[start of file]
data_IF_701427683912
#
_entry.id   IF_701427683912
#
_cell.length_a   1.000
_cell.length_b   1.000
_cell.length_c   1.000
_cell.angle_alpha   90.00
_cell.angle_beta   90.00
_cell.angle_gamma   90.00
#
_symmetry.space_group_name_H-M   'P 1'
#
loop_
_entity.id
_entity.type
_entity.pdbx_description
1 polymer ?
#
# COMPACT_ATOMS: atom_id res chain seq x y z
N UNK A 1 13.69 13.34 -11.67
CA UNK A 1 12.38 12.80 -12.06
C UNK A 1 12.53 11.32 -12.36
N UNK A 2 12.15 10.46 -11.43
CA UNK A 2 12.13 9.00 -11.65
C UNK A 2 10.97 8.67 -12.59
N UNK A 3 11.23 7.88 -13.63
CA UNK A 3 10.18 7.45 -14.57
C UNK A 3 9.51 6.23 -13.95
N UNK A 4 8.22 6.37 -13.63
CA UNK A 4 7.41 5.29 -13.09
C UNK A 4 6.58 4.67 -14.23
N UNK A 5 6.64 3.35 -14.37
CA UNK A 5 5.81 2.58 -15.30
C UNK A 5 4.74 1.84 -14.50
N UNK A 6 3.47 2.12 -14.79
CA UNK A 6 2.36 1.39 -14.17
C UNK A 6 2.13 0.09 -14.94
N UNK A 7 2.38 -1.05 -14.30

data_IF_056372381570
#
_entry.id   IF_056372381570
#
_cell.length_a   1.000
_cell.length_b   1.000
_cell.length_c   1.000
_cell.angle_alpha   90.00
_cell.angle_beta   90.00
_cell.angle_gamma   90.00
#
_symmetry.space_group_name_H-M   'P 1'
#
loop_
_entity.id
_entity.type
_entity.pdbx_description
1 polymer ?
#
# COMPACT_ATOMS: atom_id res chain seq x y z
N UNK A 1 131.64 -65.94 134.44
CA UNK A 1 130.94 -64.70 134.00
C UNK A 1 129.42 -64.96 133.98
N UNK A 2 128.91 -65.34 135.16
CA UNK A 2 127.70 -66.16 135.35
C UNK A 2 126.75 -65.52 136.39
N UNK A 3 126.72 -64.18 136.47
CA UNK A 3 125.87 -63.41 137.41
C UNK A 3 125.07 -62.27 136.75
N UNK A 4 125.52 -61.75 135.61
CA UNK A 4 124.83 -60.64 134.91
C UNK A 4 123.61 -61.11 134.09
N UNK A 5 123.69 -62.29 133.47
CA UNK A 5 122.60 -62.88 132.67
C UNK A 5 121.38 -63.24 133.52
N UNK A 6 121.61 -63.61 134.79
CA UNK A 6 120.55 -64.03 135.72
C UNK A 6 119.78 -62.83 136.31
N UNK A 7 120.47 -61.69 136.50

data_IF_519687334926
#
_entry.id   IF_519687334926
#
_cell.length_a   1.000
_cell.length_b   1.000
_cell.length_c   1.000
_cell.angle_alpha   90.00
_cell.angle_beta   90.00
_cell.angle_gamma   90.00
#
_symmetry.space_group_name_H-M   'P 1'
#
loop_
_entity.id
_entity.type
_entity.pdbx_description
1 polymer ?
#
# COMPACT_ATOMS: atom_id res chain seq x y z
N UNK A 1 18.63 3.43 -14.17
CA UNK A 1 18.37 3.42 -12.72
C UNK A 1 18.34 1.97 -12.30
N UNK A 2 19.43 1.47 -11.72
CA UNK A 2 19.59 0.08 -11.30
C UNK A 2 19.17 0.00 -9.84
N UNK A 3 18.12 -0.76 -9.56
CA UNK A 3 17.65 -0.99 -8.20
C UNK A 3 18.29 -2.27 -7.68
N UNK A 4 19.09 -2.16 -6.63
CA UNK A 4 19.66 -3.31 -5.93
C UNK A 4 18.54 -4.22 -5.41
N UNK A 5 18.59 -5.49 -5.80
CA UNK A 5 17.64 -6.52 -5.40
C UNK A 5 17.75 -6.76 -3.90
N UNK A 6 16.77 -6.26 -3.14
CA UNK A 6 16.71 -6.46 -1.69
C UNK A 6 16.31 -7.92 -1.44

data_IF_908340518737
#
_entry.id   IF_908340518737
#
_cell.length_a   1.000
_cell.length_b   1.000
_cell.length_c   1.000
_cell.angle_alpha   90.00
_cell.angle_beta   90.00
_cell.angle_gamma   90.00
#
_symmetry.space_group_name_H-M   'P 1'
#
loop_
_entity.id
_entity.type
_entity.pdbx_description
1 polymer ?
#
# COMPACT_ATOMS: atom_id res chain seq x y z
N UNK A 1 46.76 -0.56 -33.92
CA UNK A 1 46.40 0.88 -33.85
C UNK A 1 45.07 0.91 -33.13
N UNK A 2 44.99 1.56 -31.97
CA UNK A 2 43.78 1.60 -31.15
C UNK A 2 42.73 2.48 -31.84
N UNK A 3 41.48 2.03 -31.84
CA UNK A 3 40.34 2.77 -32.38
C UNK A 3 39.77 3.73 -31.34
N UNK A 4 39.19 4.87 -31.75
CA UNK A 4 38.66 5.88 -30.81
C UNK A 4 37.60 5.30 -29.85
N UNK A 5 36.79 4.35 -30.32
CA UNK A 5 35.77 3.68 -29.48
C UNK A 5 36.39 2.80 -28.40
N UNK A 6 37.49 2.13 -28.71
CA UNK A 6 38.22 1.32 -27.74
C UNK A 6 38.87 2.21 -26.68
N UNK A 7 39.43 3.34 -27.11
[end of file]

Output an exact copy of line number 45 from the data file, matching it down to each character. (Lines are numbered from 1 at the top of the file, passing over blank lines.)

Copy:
_cell.length_b   1.000